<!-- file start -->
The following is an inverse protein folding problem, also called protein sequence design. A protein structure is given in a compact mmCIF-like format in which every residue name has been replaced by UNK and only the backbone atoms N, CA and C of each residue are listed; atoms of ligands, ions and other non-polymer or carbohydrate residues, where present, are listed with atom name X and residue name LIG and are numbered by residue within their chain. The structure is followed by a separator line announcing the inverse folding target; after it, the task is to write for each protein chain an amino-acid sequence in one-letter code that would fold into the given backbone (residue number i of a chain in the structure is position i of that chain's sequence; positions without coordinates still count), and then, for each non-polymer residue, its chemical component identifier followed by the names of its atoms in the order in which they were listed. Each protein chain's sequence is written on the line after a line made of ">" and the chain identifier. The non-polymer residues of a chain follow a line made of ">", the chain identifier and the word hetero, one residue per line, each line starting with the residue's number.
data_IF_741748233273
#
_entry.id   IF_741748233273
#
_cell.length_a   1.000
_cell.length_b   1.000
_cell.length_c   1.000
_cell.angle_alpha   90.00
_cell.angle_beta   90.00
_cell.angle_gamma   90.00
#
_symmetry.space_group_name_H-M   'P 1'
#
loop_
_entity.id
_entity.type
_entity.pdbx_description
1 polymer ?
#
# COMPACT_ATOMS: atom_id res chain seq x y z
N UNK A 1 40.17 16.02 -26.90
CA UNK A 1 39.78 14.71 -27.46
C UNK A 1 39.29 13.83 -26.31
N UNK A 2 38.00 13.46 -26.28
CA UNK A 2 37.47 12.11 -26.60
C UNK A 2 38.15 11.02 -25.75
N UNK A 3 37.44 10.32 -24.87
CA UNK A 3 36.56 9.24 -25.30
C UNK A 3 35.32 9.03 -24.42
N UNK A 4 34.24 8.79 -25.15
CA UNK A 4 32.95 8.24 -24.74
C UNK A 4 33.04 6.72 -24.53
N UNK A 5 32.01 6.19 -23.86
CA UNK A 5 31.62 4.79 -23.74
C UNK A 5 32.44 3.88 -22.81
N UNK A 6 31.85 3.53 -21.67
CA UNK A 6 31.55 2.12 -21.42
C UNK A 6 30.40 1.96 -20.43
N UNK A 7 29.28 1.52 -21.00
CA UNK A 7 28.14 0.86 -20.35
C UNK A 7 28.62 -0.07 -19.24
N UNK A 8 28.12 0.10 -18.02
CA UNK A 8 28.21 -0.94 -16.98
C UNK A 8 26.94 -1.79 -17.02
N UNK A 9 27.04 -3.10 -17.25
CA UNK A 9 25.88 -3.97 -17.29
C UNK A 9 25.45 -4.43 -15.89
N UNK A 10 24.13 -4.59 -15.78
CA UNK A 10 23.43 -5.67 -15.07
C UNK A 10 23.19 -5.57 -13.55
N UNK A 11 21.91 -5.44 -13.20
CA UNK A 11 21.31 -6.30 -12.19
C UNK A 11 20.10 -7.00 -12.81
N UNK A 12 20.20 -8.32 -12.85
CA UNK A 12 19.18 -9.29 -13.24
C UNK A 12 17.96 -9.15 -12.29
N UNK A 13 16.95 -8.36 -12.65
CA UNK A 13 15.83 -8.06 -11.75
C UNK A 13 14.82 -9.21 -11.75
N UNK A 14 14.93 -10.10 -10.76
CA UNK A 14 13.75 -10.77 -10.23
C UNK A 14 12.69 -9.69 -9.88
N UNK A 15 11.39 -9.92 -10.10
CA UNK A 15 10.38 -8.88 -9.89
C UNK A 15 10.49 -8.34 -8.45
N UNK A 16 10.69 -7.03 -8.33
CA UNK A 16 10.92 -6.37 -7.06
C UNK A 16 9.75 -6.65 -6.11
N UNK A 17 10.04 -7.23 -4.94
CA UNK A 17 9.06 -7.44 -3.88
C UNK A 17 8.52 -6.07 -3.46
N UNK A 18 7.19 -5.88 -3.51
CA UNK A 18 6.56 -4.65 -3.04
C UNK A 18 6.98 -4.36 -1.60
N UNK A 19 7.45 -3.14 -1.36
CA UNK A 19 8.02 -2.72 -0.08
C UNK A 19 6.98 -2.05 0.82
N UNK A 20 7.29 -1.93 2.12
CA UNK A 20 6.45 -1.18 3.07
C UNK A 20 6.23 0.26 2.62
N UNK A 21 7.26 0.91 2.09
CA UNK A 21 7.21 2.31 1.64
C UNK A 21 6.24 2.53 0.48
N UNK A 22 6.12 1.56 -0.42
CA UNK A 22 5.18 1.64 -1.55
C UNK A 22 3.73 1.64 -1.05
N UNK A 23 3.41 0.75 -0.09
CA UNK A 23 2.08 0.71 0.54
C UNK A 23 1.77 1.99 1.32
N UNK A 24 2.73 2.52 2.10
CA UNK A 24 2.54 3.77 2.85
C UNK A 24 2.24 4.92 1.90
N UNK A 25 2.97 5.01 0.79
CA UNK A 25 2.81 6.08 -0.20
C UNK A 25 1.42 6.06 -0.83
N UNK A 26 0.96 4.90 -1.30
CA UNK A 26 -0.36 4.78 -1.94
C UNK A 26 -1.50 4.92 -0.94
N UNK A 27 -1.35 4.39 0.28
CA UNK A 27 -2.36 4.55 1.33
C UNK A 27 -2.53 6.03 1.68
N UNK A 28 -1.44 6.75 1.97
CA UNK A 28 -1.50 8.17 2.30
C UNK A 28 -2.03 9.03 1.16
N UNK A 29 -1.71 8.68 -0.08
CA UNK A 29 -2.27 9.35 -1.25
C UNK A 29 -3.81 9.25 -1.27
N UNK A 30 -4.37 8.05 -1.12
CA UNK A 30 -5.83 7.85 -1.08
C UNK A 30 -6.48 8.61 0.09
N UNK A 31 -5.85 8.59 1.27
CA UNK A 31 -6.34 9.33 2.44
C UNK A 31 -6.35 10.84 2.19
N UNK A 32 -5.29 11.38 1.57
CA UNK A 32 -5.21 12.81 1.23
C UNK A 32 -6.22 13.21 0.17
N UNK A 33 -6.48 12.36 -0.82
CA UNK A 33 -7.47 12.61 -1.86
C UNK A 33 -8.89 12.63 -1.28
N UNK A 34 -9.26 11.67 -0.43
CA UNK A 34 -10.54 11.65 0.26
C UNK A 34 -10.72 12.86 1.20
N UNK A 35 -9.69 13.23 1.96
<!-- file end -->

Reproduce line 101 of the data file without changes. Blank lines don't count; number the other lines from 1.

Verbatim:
CA UNK A 27 -2.36 4.55 1.33